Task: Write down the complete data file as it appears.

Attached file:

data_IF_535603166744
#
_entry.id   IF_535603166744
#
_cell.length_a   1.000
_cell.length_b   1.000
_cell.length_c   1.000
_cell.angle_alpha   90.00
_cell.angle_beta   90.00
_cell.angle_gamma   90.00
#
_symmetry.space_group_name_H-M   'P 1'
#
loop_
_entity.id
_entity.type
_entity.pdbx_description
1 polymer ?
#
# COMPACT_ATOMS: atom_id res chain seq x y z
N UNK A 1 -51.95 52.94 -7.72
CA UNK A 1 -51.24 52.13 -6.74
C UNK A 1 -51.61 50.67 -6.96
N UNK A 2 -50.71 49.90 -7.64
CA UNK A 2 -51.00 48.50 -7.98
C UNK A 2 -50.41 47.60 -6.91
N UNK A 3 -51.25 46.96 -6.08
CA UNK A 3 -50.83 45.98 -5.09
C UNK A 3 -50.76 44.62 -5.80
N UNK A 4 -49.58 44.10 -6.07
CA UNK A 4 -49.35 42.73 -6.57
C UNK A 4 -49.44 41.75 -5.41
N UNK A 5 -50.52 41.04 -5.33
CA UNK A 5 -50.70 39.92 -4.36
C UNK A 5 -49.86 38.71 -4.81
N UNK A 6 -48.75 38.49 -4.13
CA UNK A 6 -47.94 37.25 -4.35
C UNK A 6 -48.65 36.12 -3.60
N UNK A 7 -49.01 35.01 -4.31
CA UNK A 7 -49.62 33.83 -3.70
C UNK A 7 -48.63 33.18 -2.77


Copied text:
data_IF_535603166744
#
_entry.id   IF_535603166744
#
_cell.length_a   1.000
_cell.length_b   1.000
_cell.length_c   1.000
_cell.angle_alpha   90.00
_cell.angle_beta   90.00
_cell.angle_gamma   90.00
#
_symmetry.space_group_name_H-M   'P 1'
#
loop_
_entity.id
_entity.type
_entity.pdbx_description
1 polymer ?
#
# COMPACT_ATOMS: atom_id res chain seq x y z
N UNK A 1 -51.95 52.94 -7.72
CA UNK A 1 -51.24 52.13 -6.74
C UNK A 1 -51.61 50.67 -6.96
N UNK A 2 -50.71 49.90 -7.64
CA UNK A 2 -51.00 48.50 -7.98
C UNK A 2 -50.41 47.60 -6.91
N UNK A 3 -51.25 46.96 -6.08
CA UNK A 3 -50.83 45.98 -5.09
C UNK A 3 -50.76 44.62 -5.80
N UNK A 4 -49.58 44.10 -6.07
CA UNK A 4 -49.35 42.73 -6.57
C UNK A 4 -49.44 41.75 -5.41
N UNK A 5 -50.52 41.04 -5.33
CA UNK A 5 -50.70 39.92 -4.36
C UNK A 5 -49.86 38.71 -4.81
N UNK A 6 -48.75 38.49 -4.13
CA UNK A 6 -47.94 37.25 -4.35
C UNK A 6 -48.65 36.12 -3.60
N UNK A 7 -49.01 35.01 -4.31
CA UNK A 7 -49.62 33.83 -3.70
C UNK A 7 -48.63 33.18 -2.77